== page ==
Unlocking the full potential of user feedback for your product


Photo by Towfiqu barbhuiya

Collecting, researching, analyzing and acting on user feedback is the key to unlocking the full potential of your product. By understanding user needs and preferences through user research and feedback, you can create a more user-friendly, successful product. In this blog post, we’ll explore how to effectively utilize and collect quality user feedback to create a better product.

1. The Secret sauce of user feedback

The secret sauce

It is very tempting to build something that users say they want. It’s almost as if they are giving you the answers to the test! Here’s the problem with that; there is (often) a huge divide between what people do vs what they say. Okay, so what’s the worst that can happen if you design for what people say vs what they do? 

Ask Walmart. 

Back in 2009, Walmart executives were looking for new ways to increase profits by experimenting with their store layout. One huge difference with their rival, Target, was how packed Walmart’s stores were. So they asked their customers, “would you like Walmart aisles to be less cluttered?” The majority of responses was yes. 

This led to a major multi million dollar retrofit of their stores, reducing shelf space by 15%. 

The result? 

Almost 2 billion in lost revenue occurred over the course of 8 years before returning to their original store layout. 

So what went wrong? 

There were two glaring flaws in their approach.

  1. As mentioned before, they were approaching the survey assuming that what people say is the same as what people want. 
  2. Those who took the survey were given the option of a yes or no answer, giving no context for their response. Don’t try to validate your hypothesis with a yes or no question.

These two factors became a recipe for disaster for Walmart. Surveys are useful if you know how to use them  however they will always leave out the most important facet of the data, the why. Talking to your users and mining the conversations for insightful gems can really help your decision making process.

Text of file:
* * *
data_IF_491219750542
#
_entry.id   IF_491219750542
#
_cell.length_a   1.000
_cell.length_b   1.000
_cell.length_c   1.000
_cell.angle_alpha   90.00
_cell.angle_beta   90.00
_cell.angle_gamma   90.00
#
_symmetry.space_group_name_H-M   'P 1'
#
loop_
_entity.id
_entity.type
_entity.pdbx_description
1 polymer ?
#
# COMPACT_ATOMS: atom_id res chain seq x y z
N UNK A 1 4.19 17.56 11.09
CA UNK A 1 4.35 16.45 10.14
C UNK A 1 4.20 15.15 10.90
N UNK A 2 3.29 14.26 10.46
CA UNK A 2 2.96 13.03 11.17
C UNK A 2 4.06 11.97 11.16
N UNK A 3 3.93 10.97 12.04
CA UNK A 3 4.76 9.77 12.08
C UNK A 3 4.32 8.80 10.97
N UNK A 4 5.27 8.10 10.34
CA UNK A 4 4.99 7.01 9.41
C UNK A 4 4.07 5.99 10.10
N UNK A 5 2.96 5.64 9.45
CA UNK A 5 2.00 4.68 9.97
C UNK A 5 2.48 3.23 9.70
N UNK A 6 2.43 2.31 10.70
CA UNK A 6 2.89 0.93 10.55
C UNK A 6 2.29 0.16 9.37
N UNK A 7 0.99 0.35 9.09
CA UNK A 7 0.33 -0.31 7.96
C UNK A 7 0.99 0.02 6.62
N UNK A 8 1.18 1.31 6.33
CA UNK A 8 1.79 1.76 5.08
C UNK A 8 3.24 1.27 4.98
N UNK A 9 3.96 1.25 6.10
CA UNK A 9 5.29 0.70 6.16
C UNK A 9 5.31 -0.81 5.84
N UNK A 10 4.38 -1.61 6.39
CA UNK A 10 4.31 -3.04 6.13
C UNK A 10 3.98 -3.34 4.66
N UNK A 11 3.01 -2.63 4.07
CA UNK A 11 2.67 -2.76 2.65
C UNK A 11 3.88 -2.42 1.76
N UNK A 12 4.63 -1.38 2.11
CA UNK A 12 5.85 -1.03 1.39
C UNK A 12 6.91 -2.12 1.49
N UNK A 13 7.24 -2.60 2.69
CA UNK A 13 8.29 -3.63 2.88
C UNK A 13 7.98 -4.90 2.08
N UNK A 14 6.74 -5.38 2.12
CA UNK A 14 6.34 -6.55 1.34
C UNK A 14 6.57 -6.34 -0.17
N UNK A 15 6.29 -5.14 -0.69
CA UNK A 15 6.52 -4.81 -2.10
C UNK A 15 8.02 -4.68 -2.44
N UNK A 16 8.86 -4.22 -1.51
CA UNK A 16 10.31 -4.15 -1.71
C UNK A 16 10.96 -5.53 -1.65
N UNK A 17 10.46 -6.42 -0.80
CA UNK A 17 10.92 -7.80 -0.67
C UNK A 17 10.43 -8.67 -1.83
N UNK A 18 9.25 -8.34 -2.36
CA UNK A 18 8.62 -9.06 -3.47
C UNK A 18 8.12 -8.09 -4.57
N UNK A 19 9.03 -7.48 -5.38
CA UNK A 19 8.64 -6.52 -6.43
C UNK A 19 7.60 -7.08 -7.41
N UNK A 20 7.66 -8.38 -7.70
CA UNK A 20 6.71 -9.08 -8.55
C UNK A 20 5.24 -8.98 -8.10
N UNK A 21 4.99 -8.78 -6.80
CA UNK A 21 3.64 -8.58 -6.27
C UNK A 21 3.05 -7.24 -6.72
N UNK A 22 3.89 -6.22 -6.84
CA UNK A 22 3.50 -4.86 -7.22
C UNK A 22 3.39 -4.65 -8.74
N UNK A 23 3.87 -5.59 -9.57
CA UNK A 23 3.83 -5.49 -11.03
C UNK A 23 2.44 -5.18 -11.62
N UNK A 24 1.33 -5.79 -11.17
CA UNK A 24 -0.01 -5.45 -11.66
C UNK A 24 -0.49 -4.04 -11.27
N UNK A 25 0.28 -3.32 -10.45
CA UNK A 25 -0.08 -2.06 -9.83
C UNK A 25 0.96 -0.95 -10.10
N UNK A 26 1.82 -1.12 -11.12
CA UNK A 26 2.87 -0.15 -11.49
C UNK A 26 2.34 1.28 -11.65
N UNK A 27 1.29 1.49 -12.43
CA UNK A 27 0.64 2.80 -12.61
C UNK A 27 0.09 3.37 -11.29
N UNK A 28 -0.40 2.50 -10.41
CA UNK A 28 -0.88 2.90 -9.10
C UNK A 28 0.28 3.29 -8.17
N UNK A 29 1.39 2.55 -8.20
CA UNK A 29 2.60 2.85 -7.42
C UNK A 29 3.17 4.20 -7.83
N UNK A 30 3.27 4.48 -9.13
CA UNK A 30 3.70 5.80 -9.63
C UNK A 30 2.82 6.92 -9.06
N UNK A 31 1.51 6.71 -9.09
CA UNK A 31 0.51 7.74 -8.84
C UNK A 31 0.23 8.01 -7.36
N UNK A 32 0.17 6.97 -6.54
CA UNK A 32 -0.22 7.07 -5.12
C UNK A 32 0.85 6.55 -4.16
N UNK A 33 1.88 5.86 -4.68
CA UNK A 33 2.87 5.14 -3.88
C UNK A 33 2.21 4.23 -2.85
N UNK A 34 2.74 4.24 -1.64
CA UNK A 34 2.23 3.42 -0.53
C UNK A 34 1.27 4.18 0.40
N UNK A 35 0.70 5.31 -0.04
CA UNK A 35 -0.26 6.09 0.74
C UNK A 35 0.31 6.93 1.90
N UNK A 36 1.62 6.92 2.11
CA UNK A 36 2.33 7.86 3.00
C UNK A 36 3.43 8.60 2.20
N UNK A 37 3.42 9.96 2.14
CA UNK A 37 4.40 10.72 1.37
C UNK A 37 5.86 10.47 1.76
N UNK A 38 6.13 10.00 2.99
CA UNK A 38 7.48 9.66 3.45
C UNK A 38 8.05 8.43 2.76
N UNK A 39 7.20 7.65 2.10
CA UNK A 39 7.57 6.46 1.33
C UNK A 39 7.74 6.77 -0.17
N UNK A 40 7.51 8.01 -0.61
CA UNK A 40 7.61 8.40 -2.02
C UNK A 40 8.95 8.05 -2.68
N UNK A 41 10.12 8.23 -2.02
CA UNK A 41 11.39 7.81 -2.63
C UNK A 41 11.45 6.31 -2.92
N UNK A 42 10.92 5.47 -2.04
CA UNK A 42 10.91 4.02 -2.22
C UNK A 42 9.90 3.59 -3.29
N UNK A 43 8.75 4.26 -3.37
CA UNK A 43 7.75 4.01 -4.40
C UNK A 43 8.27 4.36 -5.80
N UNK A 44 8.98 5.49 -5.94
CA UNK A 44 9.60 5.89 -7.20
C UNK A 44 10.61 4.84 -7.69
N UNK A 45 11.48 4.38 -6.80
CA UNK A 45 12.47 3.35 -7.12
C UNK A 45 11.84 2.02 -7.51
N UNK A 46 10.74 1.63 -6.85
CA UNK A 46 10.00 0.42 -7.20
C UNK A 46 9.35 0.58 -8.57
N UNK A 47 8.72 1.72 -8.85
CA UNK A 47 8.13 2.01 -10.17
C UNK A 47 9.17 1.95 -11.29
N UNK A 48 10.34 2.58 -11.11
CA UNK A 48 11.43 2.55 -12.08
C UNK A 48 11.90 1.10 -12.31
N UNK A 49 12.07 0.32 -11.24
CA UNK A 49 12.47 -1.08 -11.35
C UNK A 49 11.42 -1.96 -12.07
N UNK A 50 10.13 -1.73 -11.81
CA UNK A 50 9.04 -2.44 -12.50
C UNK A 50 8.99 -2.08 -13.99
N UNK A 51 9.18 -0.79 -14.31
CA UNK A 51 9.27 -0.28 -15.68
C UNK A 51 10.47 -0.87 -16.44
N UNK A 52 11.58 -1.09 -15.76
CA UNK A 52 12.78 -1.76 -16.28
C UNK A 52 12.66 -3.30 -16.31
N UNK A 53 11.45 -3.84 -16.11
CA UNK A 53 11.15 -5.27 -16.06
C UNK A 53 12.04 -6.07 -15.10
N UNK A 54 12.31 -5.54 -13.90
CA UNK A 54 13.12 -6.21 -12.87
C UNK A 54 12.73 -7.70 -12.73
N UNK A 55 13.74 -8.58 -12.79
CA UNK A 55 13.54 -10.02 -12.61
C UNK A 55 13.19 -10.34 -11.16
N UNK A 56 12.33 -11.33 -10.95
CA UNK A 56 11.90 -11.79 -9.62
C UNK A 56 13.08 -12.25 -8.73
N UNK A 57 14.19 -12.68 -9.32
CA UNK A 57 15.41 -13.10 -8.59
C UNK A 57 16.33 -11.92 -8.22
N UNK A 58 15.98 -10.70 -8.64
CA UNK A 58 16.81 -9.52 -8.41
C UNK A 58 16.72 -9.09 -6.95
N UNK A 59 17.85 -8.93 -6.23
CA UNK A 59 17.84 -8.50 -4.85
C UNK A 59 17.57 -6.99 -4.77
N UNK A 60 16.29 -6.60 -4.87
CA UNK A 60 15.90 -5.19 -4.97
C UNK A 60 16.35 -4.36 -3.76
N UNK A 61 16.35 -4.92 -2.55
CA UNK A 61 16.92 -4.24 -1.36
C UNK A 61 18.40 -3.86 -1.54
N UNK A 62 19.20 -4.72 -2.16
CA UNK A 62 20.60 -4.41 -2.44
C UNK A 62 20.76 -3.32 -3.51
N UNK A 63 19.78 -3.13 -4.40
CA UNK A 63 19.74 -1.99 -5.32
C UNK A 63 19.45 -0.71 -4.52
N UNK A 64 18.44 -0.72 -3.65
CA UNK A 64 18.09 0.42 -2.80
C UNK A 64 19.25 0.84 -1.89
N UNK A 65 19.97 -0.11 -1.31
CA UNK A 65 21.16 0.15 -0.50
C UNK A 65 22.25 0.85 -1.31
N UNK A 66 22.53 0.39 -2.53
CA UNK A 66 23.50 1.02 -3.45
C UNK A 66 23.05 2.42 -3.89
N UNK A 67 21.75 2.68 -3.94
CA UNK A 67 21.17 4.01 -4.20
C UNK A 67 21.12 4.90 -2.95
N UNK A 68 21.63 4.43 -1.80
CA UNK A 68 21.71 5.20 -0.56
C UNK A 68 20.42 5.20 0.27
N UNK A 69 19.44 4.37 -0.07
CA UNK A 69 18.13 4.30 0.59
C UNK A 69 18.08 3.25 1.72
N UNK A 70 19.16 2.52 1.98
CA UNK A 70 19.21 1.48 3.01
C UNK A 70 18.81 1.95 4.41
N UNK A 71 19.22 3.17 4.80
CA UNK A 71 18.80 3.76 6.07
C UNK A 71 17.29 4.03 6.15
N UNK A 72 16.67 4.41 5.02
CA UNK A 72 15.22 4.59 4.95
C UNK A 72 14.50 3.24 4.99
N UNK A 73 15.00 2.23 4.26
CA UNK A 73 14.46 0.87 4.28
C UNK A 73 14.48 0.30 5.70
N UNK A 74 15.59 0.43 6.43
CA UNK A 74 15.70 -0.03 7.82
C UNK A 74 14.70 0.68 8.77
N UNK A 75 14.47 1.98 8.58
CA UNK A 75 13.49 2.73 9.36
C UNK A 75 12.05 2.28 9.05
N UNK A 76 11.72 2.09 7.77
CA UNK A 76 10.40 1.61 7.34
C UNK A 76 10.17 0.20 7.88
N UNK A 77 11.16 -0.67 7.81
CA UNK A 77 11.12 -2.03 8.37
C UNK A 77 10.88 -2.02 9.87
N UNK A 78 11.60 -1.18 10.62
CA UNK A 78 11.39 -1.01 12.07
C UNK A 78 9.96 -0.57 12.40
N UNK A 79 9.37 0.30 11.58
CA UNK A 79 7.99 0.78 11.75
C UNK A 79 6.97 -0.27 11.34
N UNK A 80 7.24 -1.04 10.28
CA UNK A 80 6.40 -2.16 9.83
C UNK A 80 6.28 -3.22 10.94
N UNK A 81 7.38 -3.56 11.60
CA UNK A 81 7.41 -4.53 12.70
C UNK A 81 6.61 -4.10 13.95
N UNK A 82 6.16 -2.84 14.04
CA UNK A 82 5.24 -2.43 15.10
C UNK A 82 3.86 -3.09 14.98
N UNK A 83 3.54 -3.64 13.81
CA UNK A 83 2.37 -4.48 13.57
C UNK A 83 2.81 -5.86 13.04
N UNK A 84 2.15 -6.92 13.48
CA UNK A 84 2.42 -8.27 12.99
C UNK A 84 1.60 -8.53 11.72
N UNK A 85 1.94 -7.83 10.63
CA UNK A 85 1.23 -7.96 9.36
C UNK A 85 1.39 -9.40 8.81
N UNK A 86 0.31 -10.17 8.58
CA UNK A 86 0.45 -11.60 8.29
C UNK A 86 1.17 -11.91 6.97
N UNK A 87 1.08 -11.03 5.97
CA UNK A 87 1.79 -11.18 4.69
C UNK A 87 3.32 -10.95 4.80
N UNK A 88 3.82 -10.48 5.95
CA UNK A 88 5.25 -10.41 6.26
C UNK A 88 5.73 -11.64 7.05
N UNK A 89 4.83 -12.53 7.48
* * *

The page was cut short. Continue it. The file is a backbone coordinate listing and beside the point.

2. Collecting user feedback

For research purposes

As we illustrated above, how you collect user feedback will shape the scope and nature of the feedback you receive. Having a user researcher will help make sure you gather the right type of user data.

Quantitative data

To put it simply, this type of data answers questions such as “how much, how many, and how often.” Collecting this type of information is an opportunity to measure product performance. Here is a list of the most useful techniques for collecting this type of data. 

  • A/B Testing 
  • Eyetracking
  • Tree Testing
  • Surveys or Questionnaires

Qualitative data

Put plainly, this is where we look at patterns in human behavior, mining insights from user comments, motivations and goals. Collecting this particular type of data is a great way to see how your product aligns with user expectations. Here is a short list of some of the most impactful research methods. 

  • Participant observations
  • User Interviews
  • Card Sorting
  • Diary Studies

3. How to analyze user feedback

analyze user feedback

Now that you have collected user feedback, it’s time to analyze it and find actionable insights that can help improve your product. Here are some tips on how to effectively analyze user feedback:

Look for trends and patterns

Analyzing user feedback involves identifying common themes and patterns that emerge across multiple responses. This way you can identify areas where your product is doing well, and where improvements can be made.

Focus on the most important feedback

Not all feedback is created equal. Focus on feedback that relates to the core features of your product, and the most common pain points experienced by your users. This will help you prioritize your efforts and make meaningful improvements.

Keep an open mind

While it’s important to focus on the most important feedback, don’t disregard feedback that may be critical or negative. Use this as an opportunity to improve your product and better understand your users’ needs and expectations.

Utilize analytics tools

There are many tools available that can help you analyze user feedback more effectively, such as sentiment analysis, word clouds, and heat maps. These tools can help you identify trends and patterns more quickly, and make data-driven decisions that can lead to product improvements.

4. Conclusion

Each phase of user feedback gathering and analyzing user feedback has its own distinct challenges. Following a procedure that allows you and your team to be open but not overwhelmed to each piece of data is a great first step. Framing your questions can steer people’s feedback around the very insights that you need. Walmart was right in looking for more feedback but the way they phrased their questions cost them billions.  Don’t settle just for yes or no questions for large company choices. Get the insight you and your users deserve with an experienced team. 

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